Between December 1930 and May 1931, whilst on the British Arctic Air Route Expedition, August spent five months in solitude in the middle of the Greenland ice-cap, cut off from all communication, conducting meteorological observations. Ferocious storms caused his weather station to become completely buried, leaving August trapped in his camp under the snow for the last six weeks, before he was rescued on 5th May 1931. In 1932, he was awarded the Polar Medal by King George V, for his achievements.
ICE CAP STATION (DEC 1930)
ICE CAP STATION (MAY 1931)
“Yet as time went on, I began to feel complete confidence. I knew that even if Gino was having to wait for better weather, he wouldn’t let me down. I began to realise that I should not be left to die. I came to know that I was held by Everlasting Arms” (August Courtauld 1931)
5TH MAY 1931, GINO WATKINS RESCUING AUGUST COURTAULD FROM UNDER THE ICE
On May 5th, exactly five months since I was left here and on the day I had told Gino the rations would run out, the Primus gave its last gasp. Very soon there was a noise like a football match overhead. They had come!”
GINO WATKINS CUTTING A HOLE IN THE ROOF OF AUGUST’S TENT
The leader knelt on the snow beside the pipe and shouted down. Then, after an ageless second while three hearts stopped, there came a faint shout in answer from the depths. The voice was tremulous, but it was the voice of a normal man, or “just an ordinary chap” as he called himself.
A hole of brilliant daylight appeared in the roof. There was Gino’s voice saying “Put these on”. He handed me a pair of snow-glasses. How different it was from the last time I had seen the outside world! It was May and now dazzling sunshine. I had not realized it would be like this. They lost no time in pulling me out and I found I was quite all right. My legs were a bit weak ... We set out for home next day. I rode on a sledge the whole way, reading The Count of Monte Cristo. Conditions were good and we completed the journey in five days; it had taken us six weeks on the way up”.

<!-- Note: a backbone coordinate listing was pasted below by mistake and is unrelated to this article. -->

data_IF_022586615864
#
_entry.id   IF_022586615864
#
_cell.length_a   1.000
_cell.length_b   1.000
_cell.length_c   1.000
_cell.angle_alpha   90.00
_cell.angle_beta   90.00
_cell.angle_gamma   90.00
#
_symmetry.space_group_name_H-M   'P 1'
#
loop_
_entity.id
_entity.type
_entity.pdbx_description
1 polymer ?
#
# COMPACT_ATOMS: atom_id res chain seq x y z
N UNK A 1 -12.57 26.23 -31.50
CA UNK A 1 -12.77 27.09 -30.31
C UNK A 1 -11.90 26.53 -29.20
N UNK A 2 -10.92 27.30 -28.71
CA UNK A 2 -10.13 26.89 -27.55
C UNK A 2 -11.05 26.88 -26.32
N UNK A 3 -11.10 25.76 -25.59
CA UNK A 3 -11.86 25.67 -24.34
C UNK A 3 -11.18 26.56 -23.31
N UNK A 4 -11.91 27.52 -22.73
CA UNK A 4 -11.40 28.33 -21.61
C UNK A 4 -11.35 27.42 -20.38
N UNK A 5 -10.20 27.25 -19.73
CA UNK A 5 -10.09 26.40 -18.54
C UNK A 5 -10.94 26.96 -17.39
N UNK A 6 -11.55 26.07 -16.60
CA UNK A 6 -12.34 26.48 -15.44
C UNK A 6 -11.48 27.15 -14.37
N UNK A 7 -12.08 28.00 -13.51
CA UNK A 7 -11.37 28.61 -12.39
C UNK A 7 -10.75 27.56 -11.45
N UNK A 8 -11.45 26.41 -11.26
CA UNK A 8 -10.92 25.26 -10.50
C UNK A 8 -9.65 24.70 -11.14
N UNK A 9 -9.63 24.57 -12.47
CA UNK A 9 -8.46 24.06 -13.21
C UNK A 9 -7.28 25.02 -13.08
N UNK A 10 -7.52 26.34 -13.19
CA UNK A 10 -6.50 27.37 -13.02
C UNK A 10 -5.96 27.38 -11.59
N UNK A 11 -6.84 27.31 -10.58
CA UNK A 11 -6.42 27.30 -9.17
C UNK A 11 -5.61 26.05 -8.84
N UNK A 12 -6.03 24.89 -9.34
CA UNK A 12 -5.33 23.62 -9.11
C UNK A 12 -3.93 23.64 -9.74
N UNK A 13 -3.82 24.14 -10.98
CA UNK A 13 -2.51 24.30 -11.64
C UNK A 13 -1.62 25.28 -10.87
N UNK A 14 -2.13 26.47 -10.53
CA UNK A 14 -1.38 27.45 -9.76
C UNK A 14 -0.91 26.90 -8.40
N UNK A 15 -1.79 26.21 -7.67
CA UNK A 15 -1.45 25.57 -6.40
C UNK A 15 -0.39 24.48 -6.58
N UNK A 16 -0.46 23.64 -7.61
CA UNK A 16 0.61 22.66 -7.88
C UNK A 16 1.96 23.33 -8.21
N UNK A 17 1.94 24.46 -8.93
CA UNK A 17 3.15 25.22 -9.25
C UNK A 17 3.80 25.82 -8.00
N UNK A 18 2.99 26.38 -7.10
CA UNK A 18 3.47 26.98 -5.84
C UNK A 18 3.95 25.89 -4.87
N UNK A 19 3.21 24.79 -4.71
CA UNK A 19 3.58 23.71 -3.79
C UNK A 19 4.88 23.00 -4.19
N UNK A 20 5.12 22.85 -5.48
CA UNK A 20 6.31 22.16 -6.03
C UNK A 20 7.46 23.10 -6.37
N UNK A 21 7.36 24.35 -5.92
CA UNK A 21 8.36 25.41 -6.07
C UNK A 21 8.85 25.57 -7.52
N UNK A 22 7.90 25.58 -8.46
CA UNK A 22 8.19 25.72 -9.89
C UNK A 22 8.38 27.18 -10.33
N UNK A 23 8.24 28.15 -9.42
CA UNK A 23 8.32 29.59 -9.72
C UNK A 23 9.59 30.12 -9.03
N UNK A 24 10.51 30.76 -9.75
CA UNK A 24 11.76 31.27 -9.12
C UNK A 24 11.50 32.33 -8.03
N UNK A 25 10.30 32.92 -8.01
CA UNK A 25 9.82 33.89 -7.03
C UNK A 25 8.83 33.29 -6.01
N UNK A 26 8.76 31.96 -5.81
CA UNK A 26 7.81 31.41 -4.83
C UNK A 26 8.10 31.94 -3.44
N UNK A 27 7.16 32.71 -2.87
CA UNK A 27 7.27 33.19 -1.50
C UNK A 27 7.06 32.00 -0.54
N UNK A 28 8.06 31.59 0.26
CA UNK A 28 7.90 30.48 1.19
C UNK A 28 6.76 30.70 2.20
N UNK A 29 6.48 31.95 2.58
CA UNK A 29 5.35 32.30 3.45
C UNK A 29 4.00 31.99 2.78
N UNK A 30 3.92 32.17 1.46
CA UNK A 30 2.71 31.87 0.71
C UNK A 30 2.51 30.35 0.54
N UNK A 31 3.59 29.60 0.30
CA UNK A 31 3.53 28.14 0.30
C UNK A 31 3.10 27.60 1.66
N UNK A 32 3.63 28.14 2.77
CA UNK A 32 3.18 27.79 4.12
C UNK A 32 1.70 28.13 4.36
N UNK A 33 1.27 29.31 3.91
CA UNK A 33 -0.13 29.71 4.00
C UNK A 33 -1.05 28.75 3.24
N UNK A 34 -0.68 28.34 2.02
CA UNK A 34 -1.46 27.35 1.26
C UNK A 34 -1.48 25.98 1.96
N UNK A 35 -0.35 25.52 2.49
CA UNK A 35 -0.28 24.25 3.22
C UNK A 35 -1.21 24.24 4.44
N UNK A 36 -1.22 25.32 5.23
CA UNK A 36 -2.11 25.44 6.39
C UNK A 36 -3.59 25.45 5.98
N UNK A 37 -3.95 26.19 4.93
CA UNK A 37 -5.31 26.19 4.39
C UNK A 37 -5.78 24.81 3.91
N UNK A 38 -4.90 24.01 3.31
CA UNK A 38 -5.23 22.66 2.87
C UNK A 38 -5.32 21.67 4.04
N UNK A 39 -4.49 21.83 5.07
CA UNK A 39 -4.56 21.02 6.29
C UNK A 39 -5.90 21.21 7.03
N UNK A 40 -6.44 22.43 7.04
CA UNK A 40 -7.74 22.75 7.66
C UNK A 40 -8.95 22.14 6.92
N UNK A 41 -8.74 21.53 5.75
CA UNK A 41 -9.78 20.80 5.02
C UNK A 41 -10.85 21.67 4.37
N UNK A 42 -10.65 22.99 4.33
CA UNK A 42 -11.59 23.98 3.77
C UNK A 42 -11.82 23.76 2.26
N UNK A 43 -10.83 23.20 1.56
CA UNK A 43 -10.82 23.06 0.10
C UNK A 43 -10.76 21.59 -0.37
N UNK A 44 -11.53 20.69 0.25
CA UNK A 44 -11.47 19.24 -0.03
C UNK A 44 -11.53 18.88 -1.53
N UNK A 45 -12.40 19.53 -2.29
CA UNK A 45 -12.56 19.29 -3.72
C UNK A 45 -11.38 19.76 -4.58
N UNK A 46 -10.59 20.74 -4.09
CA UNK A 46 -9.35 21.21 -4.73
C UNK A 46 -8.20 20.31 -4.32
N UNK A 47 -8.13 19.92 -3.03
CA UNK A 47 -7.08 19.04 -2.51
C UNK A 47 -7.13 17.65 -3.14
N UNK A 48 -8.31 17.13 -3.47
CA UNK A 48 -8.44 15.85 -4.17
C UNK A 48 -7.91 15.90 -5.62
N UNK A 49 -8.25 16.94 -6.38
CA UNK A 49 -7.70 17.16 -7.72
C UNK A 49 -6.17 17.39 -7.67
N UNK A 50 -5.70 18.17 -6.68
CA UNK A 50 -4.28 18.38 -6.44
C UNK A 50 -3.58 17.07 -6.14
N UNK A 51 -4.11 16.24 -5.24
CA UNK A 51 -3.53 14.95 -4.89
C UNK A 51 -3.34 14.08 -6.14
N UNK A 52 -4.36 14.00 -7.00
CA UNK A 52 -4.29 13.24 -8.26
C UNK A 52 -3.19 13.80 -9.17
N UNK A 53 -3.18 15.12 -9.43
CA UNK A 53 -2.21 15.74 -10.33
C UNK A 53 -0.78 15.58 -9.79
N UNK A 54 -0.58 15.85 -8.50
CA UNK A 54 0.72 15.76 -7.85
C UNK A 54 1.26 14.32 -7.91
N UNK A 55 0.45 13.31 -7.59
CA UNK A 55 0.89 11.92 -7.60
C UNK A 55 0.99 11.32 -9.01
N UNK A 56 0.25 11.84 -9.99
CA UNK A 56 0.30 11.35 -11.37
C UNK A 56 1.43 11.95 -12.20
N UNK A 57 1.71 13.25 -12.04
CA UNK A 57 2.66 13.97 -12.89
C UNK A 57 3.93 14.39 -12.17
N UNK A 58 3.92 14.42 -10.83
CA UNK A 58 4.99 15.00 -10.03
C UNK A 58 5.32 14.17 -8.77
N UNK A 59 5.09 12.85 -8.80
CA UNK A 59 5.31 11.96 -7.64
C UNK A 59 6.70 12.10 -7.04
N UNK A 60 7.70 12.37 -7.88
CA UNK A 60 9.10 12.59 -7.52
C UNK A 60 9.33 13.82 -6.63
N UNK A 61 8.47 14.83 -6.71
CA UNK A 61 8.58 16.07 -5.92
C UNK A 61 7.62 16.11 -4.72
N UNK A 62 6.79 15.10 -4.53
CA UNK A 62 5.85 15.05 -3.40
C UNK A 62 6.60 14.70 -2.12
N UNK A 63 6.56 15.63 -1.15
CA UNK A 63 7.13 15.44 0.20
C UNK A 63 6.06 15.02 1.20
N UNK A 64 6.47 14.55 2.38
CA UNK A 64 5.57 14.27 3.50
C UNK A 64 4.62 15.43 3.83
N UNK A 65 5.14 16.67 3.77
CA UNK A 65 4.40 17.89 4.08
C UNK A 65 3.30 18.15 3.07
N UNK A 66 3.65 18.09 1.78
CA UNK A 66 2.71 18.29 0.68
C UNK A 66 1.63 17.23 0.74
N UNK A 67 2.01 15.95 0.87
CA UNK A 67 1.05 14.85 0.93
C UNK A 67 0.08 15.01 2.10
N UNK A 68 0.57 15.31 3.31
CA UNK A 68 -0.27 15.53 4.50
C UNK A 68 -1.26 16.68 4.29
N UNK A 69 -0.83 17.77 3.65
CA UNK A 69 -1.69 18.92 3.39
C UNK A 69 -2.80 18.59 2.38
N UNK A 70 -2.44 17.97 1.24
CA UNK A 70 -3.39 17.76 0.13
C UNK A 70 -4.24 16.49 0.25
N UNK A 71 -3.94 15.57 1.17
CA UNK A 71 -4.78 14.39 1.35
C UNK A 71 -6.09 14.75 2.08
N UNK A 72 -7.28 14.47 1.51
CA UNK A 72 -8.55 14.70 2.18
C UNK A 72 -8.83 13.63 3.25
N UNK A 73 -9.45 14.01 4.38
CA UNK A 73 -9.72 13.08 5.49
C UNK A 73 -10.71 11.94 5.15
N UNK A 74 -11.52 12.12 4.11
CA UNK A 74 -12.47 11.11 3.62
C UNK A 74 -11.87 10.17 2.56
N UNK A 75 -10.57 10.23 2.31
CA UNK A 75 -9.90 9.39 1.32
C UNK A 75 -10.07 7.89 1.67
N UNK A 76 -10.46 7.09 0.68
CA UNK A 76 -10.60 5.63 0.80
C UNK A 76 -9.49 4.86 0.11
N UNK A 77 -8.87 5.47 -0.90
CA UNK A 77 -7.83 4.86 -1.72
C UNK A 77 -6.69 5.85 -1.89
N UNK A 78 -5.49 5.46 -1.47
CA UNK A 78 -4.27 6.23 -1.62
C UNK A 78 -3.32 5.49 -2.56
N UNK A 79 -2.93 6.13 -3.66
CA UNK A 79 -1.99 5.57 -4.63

Before World War II, August joined the Special Operations Executive (SOE) and in the summer of 1939, he was asked by Naval Intelligence to use his outstanding navigational skills to undertake reconnaissance on the Norwegian Coast. On the outbreak of World War II, August was summoned to work in Intelligence at the Admiralty and served with the Royal Navy Voluntary Reserve.
In later years, he was able to fulfil a long held interest and with the help of a young researcher from Oxford, he put together an anthology of polar writings, “From The Ends of The Earth.” He also became deputy lieutenant and High Sheriff of Essex. Between 1948 and 1951, he served as honorary secretary of the Royal Geographical Society. In his late forties he was cruelly afflicted by multiple sclerosis and became increasingly disabled. He died in 1959 aged fifty-four and was buried at sea from a Lifeboat in Essex that he had given in memory of his mother.
The Courtauld family are descended from the Huguenots and they came from the Ile d'Oleron, near La Rochelle (which is on the mainland) from where they escaped after the revocation of the Edict of Nantes and came to England as refugees in 1685.